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MOVIE REVIEW: The old school 90s action comedy vibe of ‘Bad Boys: Ride or Die’ is very reminiscent of the first film

For what it was: a traditional, classic action comedy film, ‘Bad Boys: Ride or Die’ checks all the boxes.

I completely missed out on the third installment of the ‘Bad Boys’ series of films, the buddy cop action comedy starring Will Smith and Martin Lawrence. I remember seeing the first two films, but I have completely forgotten most of the details of ‘Bay Boys II’ and as the opening of ‘Bad Boys: Ride or Die’ reveals, there are many major events that happened in ‘Bad Boys for Life’ that are sort of needed in being able to follow this fourth installment in the franchise. The details aren’t that integral to the overall understanding of the movie, but you may be surprised (as I was) about certain things like the characters played by Vanessa Hudgens, Paola Nunez, and Alexander Ludwig and that Smith’s Mike Lowrey has a son (played by Jacob Scipio).

In this installment of the franchise, Will Smith’s Mike Lowrey and Martin Lawrence’s Marcus Burnett are caught in the crossfire as their former captain, Joe Pantoliano’s Captain Howard, now deceased, appears in the film as a video and dream sequence while being set up to take the fall by the cartel. Lowrey and Burnett will have none of it and as they try to uncover who in the Miami police department is working with the cartel to tarnish the name of the captain, they end up being framed as murderers and accomplices, along with Mike’s son Armando Aretas (Scipio). Aretas is key here because he’s the only one who has seen the villain’s face (played by Eric Dane).

Will Smith and Martin Lawrence star in Columbia Pictures BAD BOYS: RIDE OR DIE. Photo by: Frank Masi

Now fugitives of the law, Lowrey, Burnett, Scipio, and the rest of their team must work to clear their names and stop the cartel from carrying out their plans.

To further complicate things, Burnett suffers a heart attack, an experience that leaves him feeling both immortal and spiritual. On the other hand, the newly married Mike Lowrey must also deal with his own mortality and the fact that his very dangerous life means that his new wife (Melanie Liburd) maybe a widow before the end of the film. These two aspects address the fact that both lead actors are in their 50s. It adds a layer to the proceedings, one that Lawrence mines for all its comedic potential (which is golden if Lawrence’s humor is up your alley) and creates a softness for Smith to chew on for his character.

Will Smith stars in Columbia Pictures BAD BOYS: RIDE OR DIE. Photo by: Frank Masi

But outside of this added layer for the characters to play with, the film operates like an old-school 90s action film. It has a vibe and morality akin to the original ‘Bad Boys’ from 1995. Smith’s and Lawrence’s antics are loud and explosive. There’s a macho/testosterone-driven comedy that pervades the film’s tone. The opening scene is Mike driving extremely fast as he appears to be late to a wedding (later on we discover it is his). For a policeman, driving this fast is highly unusual, but considering it’s Miami and it’s Will Smith, the comedic tone of the film asks us to forgive their recklessness. It’s America too, so some jokes involve Smith taking out his gun and pointing it to Lawrence’s Marcus, who is annoying the hell out of Mike with his pseudo-spiritual tirades and belief in his own immortality. Some people try to stop him and call him out (thankfully) but Lowrey quickly hushes them down. He’s a cop so he’s allowed.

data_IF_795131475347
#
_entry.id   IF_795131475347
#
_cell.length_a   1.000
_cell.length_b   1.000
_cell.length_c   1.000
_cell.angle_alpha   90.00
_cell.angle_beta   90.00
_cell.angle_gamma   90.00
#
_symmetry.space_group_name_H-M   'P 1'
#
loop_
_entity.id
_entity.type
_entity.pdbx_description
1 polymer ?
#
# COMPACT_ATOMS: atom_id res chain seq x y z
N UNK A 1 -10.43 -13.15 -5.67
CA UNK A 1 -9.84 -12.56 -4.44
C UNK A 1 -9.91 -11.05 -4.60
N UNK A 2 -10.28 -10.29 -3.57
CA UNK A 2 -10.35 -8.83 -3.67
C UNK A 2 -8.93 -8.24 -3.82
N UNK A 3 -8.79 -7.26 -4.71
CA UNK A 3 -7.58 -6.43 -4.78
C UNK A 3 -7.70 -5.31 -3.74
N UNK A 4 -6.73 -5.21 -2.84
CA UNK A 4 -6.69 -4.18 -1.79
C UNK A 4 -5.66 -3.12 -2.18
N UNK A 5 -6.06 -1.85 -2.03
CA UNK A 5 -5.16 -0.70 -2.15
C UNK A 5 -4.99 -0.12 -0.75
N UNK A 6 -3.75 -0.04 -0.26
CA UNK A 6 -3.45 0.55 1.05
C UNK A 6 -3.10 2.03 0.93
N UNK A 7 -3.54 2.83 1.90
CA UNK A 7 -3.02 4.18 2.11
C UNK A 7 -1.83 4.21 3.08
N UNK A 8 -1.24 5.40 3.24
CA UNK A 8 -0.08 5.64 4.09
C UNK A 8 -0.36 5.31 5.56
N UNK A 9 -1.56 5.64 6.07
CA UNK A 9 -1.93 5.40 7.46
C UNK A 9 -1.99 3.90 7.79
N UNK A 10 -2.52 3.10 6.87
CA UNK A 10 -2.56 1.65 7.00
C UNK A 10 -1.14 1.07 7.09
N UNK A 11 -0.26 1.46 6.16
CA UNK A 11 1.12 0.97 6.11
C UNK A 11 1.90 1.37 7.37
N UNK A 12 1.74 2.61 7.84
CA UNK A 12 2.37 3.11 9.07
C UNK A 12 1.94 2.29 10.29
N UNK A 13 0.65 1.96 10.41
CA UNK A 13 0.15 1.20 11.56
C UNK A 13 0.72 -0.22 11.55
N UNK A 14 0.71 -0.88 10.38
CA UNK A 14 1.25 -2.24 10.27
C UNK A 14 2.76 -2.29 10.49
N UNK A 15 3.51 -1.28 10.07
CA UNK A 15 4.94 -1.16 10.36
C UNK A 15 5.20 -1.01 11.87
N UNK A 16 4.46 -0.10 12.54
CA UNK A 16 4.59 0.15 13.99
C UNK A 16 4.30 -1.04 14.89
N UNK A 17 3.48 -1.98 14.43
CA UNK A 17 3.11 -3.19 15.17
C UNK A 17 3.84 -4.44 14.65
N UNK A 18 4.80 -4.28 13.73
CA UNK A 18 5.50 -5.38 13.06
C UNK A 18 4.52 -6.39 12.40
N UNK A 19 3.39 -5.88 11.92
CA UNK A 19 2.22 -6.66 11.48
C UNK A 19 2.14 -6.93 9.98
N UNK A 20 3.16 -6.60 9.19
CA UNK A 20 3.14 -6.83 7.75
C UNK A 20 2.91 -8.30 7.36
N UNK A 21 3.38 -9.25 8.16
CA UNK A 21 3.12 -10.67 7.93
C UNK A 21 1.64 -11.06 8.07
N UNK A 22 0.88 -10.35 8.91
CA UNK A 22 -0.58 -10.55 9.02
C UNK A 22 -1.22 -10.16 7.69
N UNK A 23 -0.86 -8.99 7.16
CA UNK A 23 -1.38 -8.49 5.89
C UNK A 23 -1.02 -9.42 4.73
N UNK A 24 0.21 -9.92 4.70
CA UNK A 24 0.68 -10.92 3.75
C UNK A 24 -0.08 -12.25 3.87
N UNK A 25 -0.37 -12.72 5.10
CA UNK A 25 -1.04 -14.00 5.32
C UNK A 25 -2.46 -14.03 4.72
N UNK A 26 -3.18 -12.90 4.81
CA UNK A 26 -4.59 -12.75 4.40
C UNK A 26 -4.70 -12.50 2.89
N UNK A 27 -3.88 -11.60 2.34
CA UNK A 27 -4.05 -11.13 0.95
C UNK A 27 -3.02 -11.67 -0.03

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Martin Lawrence stars in Columbia Pictures BAD BOYS: RIDE OR DIE. Photo by: Frank Masi

This 90s era morality and humor runs through this film but with the directorial styles of Adil & Bilall, it has a pace and an energy that is fit for the TikTok generation. The film’s editing is fast, leaving very little moments to ponder on mortality or morality. The film is jumping from plot point to plot point, from Martin Lawrence joke to Will Smith action pose. When the guns start blazing, it’s loud and geared for excitement. The best fight scenes, though, are given to the younger actors of the film. Jacob Scipio’s Armando engages in an exquisitely brutal fight scene in a prison involving weights, hitting hard and impressing. Meanwhile, Dennis Greene, who plays Marcus’ son-in-law, gets a really nice fight scene mid-movie that plays off like a video game.

Will Smith and Martin Lawrence star in Columbia Pictures BAD BOYS: RIDE OR DIE. Photo by: Frank Masi

In fact, aside from social media videos, ‘Bad Boys: Ride or Die’ also takes a lot from video games as it captures a segment of the final face off in the style of a first-person shooter game.

In all honesty, ‘Bad Boys: Ride or Die’ is not my kind of movie. It absolves its heroes of their most toxic traits because they are the good guys as well as it glorifies and romanticizes the violence that the good guys take to solving the problem. But as I was sitting in a packed theater while watching this movie, I also noticed the laughter from the people around me and the electricity in the theater that showed that this dynamic still has a lot of juice left in it. The fact that it takes the old-school route showed that they knew their market and what it took to keep them happy.

For what it was: a traditional, classic action comedy film, ‘Bad Boys: Ride or Die’ checks all the boxes. And just in case people have not forgiven Will Smith for slapping Chris Rock at the Oscars, well, that’s referenced in the movie too (and it got the loudest reactions from the audience).  

My Rating:



Bad Boys: Ride or Die is now showing! Check showtimes and buy tickets here.

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Bad Boys: Ride or Die
Action, Crime, Thriller
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